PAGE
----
Puerto Rico was handed over to the US at the end of the Spanish-American war in 1898 as a form of war booty. Since then it has laboured under the colonial relationship and in the past decade the island has endured a prolonged recession and accumulated debts and pensions shortfalls of more than $120bn.

Were Puerto Rico to be allowed to join the United States on equal terms, it would be the first to do so since Hawaii became the 50th state in August 1959. Given its population size, it could expect to gain the requisite two US senators, bringing the total in that chamber to 102, and five House representatives, which would need to increase its seats by law from the current 435.

But so far there are few signs of interest on Capitol Hill for effecting such a momentous change. When the previous plebiscite was held in 2012 , 61% of those who voted were in favour of statehood, but the reaction from Washington was a deafening silence.

This time around, though the proportion for statehood has risen dramatically there is the added factor of Donald Trump in the White House to consider. Trump repeatedly adopted a position hostile to Latinos on the campaign trail last year, including his threat to round up 11 million largely Hispanic undocumented immigrants and his promise to build a wall along the Mexican border.

Puerto Rico, were it to be given statehood, would be the only mainly Spanish-speaking state in the union.


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2 Responses to Puerto Ricans vote in favour of being 51st US state, but doubts remain

  1. Puerto Rican by heritage says:

    The last 2 paragraphs of this article are bogus Bullshit. Trump is not against Spanish speaking immigrants. He’s against illegal immigrants who abuse our welfare system. It’s absurd to say he’s against Puerto Ricans as they are legal Americans. Puerto Rican’s have been foolishly following Progressive Democrats off the cliff. Once they clean house of all useless democrats in official positions, and by the way they’re all useless, things will change for the better there. A beautiful island paradise with a ton to offer if they didn’t trust and rely on lying Democrats.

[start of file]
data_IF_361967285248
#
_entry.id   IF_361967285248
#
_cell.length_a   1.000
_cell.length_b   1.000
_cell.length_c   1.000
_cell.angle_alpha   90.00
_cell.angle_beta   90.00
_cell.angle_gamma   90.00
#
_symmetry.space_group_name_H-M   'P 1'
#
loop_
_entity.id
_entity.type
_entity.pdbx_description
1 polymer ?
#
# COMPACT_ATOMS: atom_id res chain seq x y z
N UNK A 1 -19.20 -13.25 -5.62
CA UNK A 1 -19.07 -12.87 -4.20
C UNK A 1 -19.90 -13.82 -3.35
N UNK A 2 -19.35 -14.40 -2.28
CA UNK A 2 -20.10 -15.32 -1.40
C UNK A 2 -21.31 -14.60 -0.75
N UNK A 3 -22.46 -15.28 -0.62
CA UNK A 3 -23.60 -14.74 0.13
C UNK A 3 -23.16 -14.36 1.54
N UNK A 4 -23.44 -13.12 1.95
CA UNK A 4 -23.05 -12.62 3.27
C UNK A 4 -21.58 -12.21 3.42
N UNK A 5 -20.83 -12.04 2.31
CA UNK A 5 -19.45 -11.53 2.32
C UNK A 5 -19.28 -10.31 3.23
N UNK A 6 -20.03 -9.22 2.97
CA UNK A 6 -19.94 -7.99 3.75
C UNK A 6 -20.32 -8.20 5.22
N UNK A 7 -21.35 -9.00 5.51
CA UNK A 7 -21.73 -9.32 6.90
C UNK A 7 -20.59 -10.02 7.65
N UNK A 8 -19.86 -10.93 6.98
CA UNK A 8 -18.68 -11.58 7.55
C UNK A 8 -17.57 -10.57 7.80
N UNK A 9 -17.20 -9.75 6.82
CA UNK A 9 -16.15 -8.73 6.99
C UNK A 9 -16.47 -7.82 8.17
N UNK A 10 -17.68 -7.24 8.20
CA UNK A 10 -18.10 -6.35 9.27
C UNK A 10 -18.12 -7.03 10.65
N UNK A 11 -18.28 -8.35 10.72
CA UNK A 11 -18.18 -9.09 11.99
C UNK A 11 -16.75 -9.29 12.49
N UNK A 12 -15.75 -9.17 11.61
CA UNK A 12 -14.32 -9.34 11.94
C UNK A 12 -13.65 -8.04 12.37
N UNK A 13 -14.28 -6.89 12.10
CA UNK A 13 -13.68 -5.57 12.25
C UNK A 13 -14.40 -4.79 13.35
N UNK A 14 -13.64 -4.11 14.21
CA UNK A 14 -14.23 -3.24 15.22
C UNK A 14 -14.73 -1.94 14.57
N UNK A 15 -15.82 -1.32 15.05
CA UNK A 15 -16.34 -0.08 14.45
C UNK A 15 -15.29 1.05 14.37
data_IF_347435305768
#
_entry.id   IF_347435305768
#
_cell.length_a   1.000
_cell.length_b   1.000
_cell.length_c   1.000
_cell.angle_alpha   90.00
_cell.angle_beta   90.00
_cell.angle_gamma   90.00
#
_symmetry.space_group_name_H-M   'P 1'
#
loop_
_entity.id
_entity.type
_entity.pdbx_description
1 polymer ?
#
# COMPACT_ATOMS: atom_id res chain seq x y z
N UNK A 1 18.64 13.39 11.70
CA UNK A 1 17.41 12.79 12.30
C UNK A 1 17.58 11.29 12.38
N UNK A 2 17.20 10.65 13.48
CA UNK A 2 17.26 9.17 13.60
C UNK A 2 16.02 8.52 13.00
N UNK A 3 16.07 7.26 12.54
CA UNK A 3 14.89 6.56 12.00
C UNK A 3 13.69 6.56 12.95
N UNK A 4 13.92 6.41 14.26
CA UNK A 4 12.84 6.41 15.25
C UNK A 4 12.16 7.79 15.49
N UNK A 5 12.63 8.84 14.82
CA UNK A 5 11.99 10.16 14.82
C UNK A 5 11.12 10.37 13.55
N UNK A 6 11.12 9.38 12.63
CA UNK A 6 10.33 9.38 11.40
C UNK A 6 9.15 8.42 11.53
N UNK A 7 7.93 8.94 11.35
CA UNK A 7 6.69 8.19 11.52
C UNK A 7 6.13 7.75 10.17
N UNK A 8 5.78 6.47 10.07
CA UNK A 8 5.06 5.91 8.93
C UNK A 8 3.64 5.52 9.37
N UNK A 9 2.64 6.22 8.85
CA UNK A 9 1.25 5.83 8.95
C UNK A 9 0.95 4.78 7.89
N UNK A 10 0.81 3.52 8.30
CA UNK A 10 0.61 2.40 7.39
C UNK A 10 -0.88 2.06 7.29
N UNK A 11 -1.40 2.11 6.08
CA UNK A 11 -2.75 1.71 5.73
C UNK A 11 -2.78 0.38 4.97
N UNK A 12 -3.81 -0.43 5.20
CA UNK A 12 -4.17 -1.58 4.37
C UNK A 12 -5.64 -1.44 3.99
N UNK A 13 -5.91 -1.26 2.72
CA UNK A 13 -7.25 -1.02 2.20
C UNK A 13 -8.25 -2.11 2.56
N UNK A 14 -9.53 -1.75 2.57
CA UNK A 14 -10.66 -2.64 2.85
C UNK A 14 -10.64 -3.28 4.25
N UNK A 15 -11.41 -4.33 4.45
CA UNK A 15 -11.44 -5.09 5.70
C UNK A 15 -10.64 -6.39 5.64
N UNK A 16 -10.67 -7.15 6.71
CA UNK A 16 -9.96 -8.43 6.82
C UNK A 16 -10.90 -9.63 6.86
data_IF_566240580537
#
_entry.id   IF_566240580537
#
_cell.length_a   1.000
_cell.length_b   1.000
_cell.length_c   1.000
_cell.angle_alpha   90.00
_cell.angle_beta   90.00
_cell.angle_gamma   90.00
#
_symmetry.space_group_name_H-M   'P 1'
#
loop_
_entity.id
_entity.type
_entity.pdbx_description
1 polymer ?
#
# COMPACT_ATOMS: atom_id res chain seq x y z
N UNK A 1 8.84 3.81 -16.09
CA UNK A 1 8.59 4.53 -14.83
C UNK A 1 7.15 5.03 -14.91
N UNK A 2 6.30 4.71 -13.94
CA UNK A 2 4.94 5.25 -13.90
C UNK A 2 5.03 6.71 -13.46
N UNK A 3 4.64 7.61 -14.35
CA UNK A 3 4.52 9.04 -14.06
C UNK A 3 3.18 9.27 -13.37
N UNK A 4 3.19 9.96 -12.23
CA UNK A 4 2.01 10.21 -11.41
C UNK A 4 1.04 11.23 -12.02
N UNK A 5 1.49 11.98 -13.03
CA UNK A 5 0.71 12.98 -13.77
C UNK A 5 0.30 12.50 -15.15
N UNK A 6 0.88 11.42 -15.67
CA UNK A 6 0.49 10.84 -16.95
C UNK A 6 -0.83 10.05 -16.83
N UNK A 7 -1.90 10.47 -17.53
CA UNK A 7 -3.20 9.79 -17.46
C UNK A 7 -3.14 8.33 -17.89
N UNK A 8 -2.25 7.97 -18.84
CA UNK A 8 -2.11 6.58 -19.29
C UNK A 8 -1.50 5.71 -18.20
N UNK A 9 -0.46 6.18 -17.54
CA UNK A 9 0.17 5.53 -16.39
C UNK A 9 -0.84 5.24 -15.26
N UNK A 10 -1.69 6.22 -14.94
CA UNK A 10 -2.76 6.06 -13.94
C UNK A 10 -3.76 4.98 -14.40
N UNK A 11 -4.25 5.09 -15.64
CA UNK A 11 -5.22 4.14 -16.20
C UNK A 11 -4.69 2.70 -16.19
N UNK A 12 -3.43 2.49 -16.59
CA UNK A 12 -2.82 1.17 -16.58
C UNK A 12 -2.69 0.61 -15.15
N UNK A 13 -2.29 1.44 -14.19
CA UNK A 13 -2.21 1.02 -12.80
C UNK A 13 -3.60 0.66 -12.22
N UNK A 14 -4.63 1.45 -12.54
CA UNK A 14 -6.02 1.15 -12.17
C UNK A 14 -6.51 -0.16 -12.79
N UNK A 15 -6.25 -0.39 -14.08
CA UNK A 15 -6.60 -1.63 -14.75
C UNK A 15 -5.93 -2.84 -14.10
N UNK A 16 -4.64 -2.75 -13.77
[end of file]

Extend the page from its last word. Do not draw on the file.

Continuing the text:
• Good catch, and you’re right. That is an important distinction with a big difference. The fake news liberal media tried to paint Trump as a racist against Hispanics and Latinos, when he is NOT against Hispanics and Latinos. The reality is that he is against ILLEGAL immigrants, as you stated, no matter if they are white, brown, or black. Further, he isn’t only against illegal immigrants who abuse welfare. He’s against all illegal immigrants whether they abuse welfare or not. If someone wants to follow the process to become an American citizen legally, he has no problem with that.

      The problem is that the politicians are effectively buying votes by promising the most free stuff to the voters, whether it can be paid for or not. That’s why, in large part, Puerto Rico self-destructed, and why many other states and countries are also financially insolvent. Imagine 2 parents that have 4 children and they take a vote on what to eat for dinner every night. What if the kids vote to have candy and soda for dinner every night? The 4 kids can always outvote the 2 parents, if each person gets 1 vote. What will be the results in the long term?